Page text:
Instead the young man was appointed to the position of tank “Maytag,” the lowest position in the jailhouse society. Maytags do tankmates’ laundry, washing their socks and underwear by hand in the tank’s basin. It’s a degrading “feminine” job, usually forced upon the weakest member of the tank, or sometimes done for hire by a self-admitted weakling who runs a laundry service to pay for his cigarettes. “I believe I’d rather give up smoking than wash another man’s socks and underwear,” says Billy Ray, a heavy smoker.

Occasionally Billy Ray joins the tank poker game, a common diversion. Before tanks got televisions poker was almost perpetual. Some inmates won enough money to send it home to relatives while others lost all of their money and continued playing for whatever they had left – food, clothes, etc. Betting is usually organized by the tank gambler, who might have been a bookie in the free world. He organizes card games and often serves as the house, lending money to players, much like a loan shark. He might lend a player a dollar and charge 25 cents interest if the money is paid back within a few days, or add another quarter’s interest if he has to wait a week.

The gambler also organizes pools on football games, selling squares just like in a free world office pool. Squares sell from a dime up to about a dollar, depending upon the pool. If he doesn’t sell all of the squares in his tank, the gambler passes his sheet to another tank, hoping to sell them there. If he fails, the gambler is stuck with all of the blank squares. Unless he wins on one of those squares, the gambler can actually lose money. More than likely he’ll win, and share the proceeds with the tank spokesman for the privilege of doing business in the tank.

Surprisingly little dice shooting occurs in the jail, even though on the streets it’s a very common form of gambling. Although playing cards is allowed in jail, shooting dice isn’t, because for some reason crap games have a way of turning into fist fights. Still some dice shooting goes on, with dice cut out of a bar of soap and marked with a pen. Instead of shooting the dice against the wall, however, they are rolled on a blanket or mattress cover, so the edges won’t chip. If a guard spots a dice game eventually he will confiscate the dice, taking care not to interrupt a critical roll.

Some jailhouse gamblers make a pretty good living plying their trade. Not long ago a trusty managed to talk his way into a job waxing jail floors. While circulating through the corridors he organized the entire jail into betting pools and made so much money he sent it home weekly to relatives.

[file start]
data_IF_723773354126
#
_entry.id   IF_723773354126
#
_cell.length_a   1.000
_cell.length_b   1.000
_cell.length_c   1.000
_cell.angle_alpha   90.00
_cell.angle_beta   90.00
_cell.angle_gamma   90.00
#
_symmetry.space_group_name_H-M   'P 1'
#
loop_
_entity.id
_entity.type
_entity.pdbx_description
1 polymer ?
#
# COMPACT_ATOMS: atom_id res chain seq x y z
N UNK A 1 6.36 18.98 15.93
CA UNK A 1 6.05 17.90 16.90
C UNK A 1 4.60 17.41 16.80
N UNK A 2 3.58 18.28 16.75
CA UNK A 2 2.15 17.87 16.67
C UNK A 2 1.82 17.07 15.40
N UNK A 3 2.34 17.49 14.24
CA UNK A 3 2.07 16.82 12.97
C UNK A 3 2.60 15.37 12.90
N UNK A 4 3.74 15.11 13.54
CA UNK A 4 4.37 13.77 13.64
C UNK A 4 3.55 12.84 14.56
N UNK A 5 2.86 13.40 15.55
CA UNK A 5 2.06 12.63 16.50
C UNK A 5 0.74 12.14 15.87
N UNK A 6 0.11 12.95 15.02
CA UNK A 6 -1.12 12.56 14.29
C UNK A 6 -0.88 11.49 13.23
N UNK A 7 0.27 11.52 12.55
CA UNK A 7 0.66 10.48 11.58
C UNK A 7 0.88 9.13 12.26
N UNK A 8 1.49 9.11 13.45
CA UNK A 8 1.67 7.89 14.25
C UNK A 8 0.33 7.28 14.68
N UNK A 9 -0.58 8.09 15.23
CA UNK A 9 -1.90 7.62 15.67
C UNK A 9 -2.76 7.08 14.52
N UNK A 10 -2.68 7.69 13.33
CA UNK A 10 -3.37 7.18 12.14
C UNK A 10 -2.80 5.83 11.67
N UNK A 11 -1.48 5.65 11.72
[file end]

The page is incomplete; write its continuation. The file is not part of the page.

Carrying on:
Of all the jailhouse characters in Billy Ray’s world the most common is the merchant prince-the storekeeper. Although a commissary cart comes around once a weekday, inmates need cigarettes, stationery or candy on weeknights or weekends. The tank storekeeper fills this off-hour need, but just like at 7-Eleven, fora handsome markup.

He operates remarkably like a free world storekeeper, requiring money to stock his inventory and to finance credit sales. Prices are negotiable and vary from store to store, however in Billy Ray’s tank the markup is relatively small. A pack of cigarettes off the commissary cart, for instance, 60 cents. From the tank storekeeper a pack costs 65 cents cash or 70 cents on credit. The credit markup covers bad debts occasionally incurred when an inmate is transferred to another tank or bonded out of jail.

Like a free world convenience store, the tank storekeeper’s highest volume items are cigarettes and candy. On weekends, which is visitation time, cosmetic items are big sellers, especially hair care products. “’I’ve seen a store so large that the guy operating it even had his hours posted,” says one Dallas County convict. “He even hired help.” Like the gambler, the storekeeper usually gives the tank spokesman a “franchise” payment for operating in the tank.

There are several officially sanctioned occupations which give a trusty the opportunity to make substantial money. The two best are shineman and barber. The jailhouse shineman has a stand in the courthouse basement and has a steady stream of customers – lawyers, judges, bondsmen and sheriffs deputies. He charges 50 cents a shine and generally gets a tip on top of that. The barber operates in a two-chair jailhouse barber shop, cutting hair for 40 cents a head. The current barber is licensed, having been trained at bar-bering while serving time in Huntsville.

The newsman sells three papers, the Dallas News, Times Herald and Post Tribune, the last a black community newspaper. He places an order for newspapers each day, leaving his money. He buys the News and Herald for a nickel and sells them on the cellblocks for a dime. Although most cons aren’t avid newspaper readers, they do enjoy reading about the antics of the Commissioners Court in responding to the edicts of Federal Judge Sarah T. Hughes.

“Sarah T.,” as she is popularly known around the jail, has had a profound effect on day-to-day life in the jail. Her name is bandied about often in references ranging from how “wonderful” she is to a guard’s occasional retort to a complaining prisoner, “Tell it to Sarah T.”

Whether one be a fan or foe of Judge Hughes, there is little doubt that the level of violence in the jail has greatly subsided because of her one-woman crusade to improve conditions in the county jail. In 1972 Judge Hughes ordered the county commissioners to upgrade the jail, citing a state law requiring a “safe and suitable” jail. At the time the jail was badly overcrowded. Prisoner riots and even an occasional escape were not uncommon.